Ее Величество Alice Malahova (alice_malahova) wrote,
Ее Величество Alice Malahova
alice_malahova

Melinda Gates "The moment of lift". Quotes

✔️In fact, the first time I was asked if I was a feminist, I didn't know what to say because I didn't think of myself as a feminist. I'm not sure I knew then what a feminist was. That was when our daughter Jenn was a little less than a year old. Twenty-two years later, I am an ardent feminist. To me, it's very simple. Being a feminist means believing that every woman should be able to use her voice and pursue her potential, and that women and men should all work together to take down the barriers and end the biases that still hold women back.
This isn't something I could have said with total conviction even ten years ago. It came to me only after many years of listening to women - often women in extreme hardship whose stories taught me what leads to inequity and how human beings flourish.

✔️ Breaking article by Nicholas Kristof in The New York Times about diarrhea causing milions of childhood deaths in developing countries. Everything we heard and read had the same theme: Children in poor countries were dying trom conditions that no kids died from in the United States.
Sometimes new facts and insights don't register until you hear them from several sources, and then everything starts coming together. As we kept reading about children who were dying whose lives could be saved, Bill and I began to think, Maybe we can do something about this.
The most bewildering thing to us was how little attention this got. In his speeches, Bill used the example of a plane crash. If a plane crashes, three hundred people die, and it's tragic for the families, and there's an article in every newspaper. But on the same day, thirty thousand children die, and that's tragic for the families, and there's no article in any newspaper. We didn't know about these children's deaths because they were happening in poor countries, and what's happening in poor countries doesn't get much attention in rich countries. That was the biggest shock to my conscience: Millions of Children were dying because they were poor, and we weren't hearing about it because they were poor.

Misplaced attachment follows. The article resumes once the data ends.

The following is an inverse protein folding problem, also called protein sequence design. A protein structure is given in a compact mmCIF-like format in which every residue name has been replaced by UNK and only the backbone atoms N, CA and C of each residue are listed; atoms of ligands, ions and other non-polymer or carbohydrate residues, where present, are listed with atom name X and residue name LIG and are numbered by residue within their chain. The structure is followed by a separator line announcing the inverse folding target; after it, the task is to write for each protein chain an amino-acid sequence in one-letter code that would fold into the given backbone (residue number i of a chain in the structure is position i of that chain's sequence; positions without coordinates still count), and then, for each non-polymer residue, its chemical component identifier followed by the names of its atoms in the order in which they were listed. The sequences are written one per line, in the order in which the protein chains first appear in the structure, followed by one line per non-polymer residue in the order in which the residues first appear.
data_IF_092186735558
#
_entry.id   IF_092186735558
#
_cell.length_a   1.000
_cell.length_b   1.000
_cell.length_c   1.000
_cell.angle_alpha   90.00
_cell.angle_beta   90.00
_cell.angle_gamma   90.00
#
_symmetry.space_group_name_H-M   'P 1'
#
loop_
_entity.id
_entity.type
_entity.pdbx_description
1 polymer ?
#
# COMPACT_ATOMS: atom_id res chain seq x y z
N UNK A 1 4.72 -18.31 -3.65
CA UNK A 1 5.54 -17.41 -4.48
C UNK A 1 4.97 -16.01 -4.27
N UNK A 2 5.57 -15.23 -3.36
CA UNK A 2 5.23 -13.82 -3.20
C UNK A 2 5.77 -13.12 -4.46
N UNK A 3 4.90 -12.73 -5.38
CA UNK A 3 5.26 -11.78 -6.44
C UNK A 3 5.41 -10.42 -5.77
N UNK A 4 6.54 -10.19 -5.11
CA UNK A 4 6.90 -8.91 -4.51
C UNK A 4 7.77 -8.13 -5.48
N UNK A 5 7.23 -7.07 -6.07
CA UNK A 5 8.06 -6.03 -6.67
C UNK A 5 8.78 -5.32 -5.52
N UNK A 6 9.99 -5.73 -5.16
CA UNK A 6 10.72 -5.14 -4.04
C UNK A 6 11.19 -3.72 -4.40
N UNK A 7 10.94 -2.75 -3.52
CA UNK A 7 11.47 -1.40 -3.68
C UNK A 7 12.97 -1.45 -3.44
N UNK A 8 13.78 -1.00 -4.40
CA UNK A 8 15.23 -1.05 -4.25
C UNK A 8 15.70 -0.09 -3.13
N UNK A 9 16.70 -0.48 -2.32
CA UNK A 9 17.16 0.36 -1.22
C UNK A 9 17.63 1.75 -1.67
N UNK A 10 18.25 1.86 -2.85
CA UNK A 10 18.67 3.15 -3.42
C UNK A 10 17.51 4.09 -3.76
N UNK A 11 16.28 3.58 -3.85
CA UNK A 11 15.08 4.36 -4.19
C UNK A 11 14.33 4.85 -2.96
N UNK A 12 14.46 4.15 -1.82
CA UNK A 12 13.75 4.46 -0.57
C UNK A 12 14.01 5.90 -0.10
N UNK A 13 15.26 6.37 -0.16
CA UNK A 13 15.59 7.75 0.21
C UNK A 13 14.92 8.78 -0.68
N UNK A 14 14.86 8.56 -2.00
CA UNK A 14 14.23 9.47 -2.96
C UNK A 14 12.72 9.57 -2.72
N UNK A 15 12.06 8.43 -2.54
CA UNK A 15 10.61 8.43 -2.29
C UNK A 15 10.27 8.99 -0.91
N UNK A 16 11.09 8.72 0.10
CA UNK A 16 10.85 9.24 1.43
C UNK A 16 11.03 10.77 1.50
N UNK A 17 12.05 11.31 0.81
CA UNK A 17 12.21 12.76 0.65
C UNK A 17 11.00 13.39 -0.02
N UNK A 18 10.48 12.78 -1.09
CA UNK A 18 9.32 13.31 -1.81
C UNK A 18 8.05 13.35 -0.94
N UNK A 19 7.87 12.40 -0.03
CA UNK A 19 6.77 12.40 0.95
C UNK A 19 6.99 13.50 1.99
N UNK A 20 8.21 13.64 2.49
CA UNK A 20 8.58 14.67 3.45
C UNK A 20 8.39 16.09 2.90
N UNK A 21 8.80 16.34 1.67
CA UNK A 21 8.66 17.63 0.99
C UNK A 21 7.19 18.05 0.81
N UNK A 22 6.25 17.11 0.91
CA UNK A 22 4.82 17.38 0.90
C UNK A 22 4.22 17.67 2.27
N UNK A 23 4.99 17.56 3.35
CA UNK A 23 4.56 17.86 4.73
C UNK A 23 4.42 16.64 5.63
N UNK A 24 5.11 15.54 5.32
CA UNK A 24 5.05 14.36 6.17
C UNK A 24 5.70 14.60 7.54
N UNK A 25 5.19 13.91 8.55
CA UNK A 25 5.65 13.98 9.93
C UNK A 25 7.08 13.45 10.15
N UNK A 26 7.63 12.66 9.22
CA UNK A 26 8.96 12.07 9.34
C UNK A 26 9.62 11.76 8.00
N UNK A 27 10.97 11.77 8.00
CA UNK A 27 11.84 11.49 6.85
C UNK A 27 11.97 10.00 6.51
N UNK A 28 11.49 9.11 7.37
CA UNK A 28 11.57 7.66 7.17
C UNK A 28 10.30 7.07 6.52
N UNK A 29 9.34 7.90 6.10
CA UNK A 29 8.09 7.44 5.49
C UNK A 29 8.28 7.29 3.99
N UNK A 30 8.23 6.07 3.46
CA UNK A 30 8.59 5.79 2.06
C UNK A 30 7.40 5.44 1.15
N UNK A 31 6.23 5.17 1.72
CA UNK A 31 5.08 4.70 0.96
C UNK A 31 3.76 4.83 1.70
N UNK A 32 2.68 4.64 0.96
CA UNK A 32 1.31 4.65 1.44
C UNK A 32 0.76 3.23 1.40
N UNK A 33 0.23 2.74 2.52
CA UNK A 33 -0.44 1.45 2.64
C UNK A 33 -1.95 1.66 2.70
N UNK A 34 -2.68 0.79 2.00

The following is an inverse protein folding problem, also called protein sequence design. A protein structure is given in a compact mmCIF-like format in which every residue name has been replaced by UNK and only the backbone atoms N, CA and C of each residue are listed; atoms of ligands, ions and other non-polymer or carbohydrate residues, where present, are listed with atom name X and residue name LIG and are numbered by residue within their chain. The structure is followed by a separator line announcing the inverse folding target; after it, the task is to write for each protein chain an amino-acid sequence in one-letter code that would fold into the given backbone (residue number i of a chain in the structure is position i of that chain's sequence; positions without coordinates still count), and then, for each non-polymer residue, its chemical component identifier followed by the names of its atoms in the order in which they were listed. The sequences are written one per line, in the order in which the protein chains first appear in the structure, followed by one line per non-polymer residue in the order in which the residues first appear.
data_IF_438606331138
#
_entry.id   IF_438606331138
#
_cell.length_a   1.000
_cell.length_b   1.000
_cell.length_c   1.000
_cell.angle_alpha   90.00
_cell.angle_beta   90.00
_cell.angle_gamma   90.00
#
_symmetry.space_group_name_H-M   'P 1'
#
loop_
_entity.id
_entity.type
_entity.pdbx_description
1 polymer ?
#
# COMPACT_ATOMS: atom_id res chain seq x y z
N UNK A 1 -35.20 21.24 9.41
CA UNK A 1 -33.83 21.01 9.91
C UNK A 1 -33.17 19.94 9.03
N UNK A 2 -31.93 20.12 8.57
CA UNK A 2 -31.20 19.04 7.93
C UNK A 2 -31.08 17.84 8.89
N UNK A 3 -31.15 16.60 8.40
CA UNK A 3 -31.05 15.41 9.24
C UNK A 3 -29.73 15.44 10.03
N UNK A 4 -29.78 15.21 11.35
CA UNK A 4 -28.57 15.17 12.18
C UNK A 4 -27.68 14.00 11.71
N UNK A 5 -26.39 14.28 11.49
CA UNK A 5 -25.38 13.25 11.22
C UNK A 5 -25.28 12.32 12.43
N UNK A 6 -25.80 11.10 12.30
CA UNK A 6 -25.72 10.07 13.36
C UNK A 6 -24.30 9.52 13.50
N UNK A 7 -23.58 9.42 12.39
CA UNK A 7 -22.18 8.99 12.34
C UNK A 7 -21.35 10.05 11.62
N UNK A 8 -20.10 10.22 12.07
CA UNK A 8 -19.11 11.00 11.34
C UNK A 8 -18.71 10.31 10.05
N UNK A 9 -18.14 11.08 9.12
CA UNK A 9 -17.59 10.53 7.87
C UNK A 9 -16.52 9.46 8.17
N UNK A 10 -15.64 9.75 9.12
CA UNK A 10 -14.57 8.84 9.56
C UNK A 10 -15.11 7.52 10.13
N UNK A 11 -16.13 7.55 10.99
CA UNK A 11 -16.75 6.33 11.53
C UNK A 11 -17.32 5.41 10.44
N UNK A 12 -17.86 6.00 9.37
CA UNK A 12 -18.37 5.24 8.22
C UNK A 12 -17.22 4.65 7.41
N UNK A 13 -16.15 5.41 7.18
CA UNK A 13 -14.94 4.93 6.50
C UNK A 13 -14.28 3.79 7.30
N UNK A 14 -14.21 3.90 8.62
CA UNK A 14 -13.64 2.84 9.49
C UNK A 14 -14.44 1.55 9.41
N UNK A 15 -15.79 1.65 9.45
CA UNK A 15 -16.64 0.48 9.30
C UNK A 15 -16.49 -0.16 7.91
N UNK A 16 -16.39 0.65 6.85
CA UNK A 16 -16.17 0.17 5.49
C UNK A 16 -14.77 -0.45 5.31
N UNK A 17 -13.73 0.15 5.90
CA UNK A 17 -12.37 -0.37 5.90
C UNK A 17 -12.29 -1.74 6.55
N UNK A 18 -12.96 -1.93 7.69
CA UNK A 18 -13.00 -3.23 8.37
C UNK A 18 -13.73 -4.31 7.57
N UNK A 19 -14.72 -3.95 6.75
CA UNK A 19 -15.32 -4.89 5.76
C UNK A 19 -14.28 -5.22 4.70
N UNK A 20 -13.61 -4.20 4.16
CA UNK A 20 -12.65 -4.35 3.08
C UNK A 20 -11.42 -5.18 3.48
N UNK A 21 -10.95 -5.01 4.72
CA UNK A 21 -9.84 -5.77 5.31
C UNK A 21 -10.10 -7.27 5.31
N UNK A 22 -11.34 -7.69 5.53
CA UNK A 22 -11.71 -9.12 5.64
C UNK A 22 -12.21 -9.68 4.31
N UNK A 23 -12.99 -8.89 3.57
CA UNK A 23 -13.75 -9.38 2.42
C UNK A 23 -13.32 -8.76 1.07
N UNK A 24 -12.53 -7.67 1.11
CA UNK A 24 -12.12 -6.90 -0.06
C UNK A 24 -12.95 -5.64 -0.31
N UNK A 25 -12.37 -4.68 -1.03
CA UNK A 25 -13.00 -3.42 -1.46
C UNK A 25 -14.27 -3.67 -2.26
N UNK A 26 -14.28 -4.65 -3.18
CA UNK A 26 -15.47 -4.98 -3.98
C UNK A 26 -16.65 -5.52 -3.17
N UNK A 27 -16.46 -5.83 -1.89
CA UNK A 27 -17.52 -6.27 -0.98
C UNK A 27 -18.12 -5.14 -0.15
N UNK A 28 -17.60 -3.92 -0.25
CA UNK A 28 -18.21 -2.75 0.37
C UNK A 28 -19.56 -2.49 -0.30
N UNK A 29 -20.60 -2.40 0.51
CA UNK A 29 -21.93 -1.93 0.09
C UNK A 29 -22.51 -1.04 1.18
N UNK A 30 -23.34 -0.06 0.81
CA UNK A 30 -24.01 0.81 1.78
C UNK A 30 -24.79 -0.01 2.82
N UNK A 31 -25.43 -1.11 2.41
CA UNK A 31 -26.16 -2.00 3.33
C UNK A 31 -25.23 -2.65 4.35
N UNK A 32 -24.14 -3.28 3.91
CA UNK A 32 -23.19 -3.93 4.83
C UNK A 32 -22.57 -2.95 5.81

✔️ And my own mother had a powerful influence on my choice, though she might not have known it. She always said to me as I was growing up, "If you don't set your own agenda, somebody else will." If I didn't fill my schedule with things I felt were important, other people would fill my schedule with things they felt were important.

✔️My huge missed idea. If you want to lift up humanity, empower women.

✔️ Nearly 750 million people are living in extreme poverty now, down from 1.85 billion people in 1990. According to the policy-makers, people in extreme poverty are those living on the equivalent of $1.90 a day. But those numbers don't capture the desperation of their lives. What extreme poverty really means is that no matter how hard you work, you're trapped. You can't get out. Your efforts barely matter. You've been left behind by those who could lift you up. That's what Hans helped me understand. Over the course of our friendship, he would always say, "Melinda, you have to be about the people on the margins."

✔️ Vishwajeet told me, Their cup is not empty; you can't just pour your ideas into it. Their cup is already full, so you have to understand what is in their cup. If you don't understand the meaning and beliefs behind a community's practices, you won't present your idea in the context of their values and concerns, and people won't hear you.